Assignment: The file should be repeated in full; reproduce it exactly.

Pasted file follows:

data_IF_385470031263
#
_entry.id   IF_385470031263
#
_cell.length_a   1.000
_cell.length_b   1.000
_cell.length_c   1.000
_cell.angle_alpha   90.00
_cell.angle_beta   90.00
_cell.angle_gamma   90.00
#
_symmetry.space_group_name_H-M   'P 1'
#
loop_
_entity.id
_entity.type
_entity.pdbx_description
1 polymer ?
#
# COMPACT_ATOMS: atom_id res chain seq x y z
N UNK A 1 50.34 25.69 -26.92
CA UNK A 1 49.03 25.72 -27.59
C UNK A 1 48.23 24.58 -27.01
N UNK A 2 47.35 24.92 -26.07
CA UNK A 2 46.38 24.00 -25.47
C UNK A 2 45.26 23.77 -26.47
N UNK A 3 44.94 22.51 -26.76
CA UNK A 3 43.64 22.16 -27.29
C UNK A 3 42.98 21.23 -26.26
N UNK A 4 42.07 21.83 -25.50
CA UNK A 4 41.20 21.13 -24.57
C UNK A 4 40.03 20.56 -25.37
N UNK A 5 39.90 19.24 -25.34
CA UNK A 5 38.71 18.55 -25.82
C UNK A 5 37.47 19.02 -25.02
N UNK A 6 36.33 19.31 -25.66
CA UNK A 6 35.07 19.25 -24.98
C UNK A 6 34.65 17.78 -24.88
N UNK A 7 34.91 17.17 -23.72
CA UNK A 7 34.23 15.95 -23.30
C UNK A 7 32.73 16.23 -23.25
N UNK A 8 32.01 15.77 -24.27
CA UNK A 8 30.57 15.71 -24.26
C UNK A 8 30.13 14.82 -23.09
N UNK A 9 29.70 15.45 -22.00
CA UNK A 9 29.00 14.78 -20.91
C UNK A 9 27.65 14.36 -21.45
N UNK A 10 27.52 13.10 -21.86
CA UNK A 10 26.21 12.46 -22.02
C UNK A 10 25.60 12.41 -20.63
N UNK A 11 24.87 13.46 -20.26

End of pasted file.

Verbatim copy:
data_IF_385470031263
#
_entry.id   IF_385470031263
#
_cell.length_a   1.000
_cell.length_b   1.000
_cell.length_c   1.000
_cell.angle_alpha   90.00
_cell.angle_beta   90.00
_cell.angle_gamma   90.00
#
_symmetry.space_group_name_H-M   'P 1'
#
loop_
_entity.id
_entity.type
_entity.pdbx_description
1 polymer ?
#
# COMPACT_ATOMS: atom_id res chain seq x y z
N UNK A 1 50.34 25.69 -26.92
CA UNK A 1 49.03 25.72 -27.59
C UNK A 1 48.23 24.58 -27.01
N UNK A 2 47.35 24.92 -26.07
CA UNK A 2 46.38 24.00 -25.47
C UNK A 2 45.26 23.77 -26.47
N UNK A 3 44.94 22.51 -26.76
CA UNK A 3 43.64 22.16 -27.29
C UNK A 3 42.98 21.23 -26.26
N UNK A 4 42.07 21.83 -25.50
CA UNK A 4 41.20 21.13 -24.57
C UNK A 4 40.03 20.56 -25.37
N UNK A 5 39.90 19.24 -25.34
CA UNK A 5 38.71 18.55 -25.82
C UNK A 5 37.47 19.02 -25.02
N UNK A 6 36.33 19.31 -25.66
CA UNK A 6 35.07 19.25 -24.98
C UNK A 6 34.65 17.78 -24.88
N UNK A 7 34.91 17.17 -23.72
CA UNK A 7 34.23 15.95 -23.30
C UNK A 7 32.73 16.23 -23.25
N UNK A 8 32.01 15.77 -24.27
CA UNK A 8 30.57 15.71 -24.26
C UNK A 8 30.13 14.82 -23.09
N UNK A 9 29.70 15.45 -22.00
CA UNK A 9 29.00 14.78 -20.91
C UNK A 9 27.65 14.36 -21.45
N UNK A 10 27.52 13.10 -21.86
CA UNK A 10 26.21 12.46 -22.02
C UNK A 10 25.60 12.41 -20.63
N UNK A 11 24.87 13.46 -20.26